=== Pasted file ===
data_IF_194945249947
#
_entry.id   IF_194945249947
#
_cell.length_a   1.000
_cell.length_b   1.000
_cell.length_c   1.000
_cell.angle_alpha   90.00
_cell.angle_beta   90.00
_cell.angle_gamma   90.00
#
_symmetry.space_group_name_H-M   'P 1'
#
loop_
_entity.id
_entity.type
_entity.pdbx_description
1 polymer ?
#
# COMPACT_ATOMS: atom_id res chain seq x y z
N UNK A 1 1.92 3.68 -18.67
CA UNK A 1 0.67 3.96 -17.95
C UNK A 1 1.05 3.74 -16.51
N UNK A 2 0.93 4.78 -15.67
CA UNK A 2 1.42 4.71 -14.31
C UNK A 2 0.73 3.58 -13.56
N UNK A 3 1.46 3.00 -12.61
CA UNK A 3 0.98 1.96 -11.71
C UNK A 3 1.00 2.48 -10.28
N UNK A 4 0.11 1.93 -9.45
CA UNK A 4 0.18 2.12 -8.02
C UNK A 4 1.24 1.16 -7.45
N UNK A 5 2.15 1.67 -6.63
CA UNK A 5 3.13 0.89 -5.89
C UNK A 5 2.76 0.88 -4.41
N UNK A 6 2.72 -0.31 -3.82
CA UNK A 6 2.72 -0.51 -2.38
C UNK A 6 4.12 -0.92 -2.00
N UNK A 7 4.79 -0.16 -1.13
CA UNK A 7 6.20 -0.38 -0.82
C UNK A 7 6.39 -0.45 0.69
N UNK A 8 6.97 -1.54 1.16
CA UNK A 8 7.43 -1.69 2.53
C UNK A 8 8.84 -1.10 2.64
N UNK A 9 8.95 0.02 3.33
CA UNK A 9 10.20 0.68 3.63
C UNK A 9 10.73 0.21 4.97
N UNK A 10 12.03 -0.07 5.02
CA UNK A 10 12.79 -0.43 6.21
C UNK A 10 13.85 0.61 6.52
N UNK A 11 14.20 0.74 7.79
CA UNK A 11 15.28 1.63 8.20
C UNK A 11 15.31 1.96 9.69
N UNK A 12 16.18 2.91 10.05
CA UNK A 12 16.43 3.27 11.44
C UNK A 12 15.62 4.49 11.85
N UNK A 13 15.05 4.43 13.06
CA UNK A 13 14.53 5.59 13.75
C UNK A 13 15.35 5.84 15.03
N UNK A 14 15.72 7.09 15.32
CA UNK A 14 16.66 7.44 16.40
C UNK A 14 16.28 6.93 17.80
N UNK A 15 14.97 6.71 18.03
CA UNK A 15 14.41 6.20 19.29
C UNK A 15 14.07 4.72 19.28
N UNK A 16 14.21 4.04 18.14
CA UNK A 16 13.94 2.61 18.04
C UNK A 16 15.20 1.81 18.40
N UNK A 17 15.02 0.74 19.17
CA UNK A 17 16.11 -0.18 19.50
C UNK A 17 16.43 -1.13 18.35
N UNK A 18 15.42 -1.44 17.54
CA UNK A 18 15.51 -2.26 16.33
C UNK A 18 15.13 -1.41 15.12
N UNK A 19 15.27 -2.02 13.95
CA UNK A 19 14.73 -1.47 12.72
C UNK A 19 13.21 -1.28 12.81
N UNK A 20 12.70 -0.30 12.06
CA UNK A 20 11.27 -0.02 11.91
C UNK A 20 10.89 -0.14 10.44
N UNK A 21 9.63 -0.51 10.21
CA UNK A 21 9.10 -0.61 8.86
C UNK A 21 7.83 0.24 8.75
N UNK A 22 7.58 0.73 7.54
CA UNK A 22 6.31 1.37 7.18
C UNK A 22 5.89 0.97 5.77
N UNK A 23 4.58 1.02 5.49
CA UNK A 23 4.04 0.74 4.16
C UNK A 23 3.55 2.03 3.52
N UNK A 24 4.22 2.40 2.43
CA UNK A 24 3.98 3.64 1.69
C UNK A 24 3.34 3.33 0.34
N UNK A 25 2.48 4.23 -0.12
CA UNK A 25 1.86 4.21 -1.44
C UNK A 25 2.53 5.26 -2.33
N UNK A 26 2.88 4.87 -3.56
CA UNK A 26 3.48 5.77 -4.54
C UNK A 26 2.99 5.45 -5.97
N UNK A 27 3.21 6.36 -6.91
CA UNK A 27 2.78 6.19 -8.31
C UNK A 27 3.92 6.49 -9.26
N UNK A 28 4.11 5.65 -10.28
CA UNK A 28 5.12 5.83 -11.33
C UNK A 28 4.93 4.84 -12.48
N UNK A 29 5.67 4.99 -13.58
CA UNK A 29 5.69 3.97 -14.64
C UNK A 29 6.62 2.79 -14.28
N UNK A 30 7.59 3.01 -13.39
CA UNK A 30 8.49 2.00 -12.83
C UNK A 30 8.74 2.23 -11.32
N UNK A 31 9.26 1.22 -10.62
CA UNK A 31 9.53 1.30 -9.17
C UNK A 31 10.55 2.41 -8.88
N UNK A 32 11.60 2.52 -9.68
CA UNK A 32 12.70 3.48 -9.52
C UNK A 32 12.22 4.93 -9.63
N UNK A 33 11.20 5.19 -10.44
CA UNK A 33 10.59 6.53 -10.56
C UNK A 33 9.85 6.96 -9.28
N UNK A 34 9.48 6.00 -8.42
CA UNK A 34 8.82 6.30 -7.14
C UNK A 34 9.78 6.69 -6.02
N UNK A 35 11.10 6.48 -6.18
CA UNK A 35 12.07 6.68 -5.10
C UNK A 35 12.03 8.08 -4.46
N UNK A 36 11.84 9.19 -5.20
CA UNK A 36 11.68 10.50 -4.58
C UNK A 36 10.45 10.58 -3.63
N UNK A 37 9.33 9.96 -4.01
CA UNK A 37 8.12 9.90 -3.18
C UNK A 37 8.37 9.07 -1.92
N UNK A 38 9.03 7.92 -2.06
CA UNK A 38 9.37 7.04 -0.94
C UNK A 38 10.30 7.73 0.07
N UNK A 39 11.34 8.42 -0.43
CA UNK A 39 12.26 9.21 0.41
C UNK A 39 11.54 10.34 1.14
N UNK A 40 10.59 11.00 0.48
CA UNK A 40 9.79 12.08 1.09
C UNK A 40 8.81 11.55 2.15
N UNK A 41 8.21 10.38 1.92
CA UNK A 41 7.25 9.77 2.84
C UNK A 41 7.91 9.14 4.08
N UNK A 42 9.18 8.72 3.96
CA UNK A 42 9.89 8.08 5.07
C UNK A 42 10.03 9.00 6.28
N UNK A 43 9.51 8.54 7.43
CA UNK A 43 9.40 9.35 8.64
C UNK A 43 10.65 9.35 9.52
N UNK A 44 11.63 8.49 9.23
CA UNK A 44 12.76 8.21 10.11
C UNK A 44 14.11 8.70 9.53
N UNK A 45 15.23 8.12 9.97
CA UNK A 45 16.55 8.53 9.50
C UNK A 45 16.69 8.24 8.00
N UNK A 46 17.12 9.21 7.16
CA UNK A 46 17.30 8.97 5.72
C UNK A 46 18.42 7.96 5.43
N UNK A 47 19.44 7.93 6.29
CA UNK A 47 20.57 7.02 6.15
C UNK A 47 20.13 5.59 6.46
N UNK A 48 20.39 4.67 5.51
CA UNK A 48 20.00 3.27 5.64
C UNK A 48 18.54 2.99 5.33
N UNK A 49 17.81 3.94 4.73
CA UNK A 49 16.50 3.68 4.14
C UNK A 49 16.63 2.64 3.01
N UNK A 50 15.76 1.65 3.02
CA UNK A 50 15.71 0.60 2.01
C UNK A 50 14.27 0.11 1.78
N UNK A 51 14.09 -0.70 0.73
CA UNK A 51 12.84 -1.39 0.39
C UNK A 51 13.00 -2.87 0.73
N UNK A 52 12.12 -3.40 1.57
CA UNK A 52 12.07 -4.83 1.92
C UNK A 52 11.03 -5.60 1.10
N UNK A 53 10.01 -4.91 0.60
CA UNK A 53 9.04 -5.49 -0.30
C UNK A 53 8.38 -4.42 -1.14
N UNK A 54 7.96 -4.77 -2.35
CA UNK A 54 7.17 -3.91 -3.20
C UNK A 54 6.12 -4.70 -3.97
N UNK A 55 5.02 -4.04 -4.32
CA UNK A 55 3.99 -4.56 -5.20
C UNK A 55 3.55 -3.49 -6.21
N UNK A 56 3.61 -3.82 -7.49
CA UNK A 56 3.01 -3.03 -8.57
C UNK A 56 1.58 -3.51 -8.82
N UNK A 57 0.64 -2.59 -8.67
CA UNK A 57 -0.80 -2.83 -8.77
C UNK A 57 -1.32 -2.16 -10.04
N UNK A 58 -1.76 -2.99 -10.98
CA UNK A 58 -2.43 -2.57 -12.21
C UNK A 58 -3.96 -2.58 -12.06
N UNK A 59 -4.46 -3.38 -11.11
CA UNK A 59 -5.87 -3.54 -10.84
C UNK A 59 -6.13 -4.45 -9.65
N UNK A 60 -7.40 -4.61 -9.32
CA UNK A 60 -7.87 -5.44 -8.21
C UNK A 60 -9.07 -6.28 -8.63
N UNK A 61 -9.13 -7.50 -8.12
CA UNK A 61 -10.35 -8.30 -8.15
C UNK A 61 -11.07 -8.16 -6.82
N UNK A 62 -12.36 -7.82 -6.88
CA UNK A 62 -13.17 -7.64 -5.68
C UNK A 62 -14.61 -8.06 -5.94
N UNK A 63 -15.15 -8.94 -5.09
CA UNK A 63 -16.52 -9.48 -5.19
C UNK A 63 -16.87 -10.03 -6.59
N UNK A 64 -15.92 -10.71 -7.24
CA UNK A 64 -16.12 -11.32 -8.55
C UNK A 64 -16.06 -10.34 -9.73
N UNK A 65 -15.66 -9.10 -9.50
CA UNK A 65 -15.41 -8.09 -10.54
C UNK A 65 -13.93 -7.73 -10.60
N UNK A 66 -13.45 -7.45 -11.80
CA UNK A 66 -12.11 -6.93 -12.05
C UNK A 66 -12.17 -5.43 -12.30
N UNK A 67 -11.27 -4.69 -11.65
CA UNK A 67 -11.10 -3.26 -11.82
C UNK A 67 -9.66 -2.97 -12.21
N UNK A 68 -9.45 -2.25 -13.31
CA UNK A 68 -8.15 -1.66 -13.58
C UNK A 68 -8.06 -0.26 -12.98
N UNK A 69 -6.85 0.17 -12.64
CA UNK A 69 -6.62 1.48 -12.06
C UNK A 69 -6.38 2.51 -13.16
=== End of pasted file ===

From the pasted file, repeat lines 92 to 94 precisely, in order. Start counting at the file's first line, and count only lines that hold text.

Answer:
C UNK A 24 3.34 3.33 0.34
N UNK A 25 2.48 4.23 -0.12
CA UNK A 25 1.86 4.21 -1.44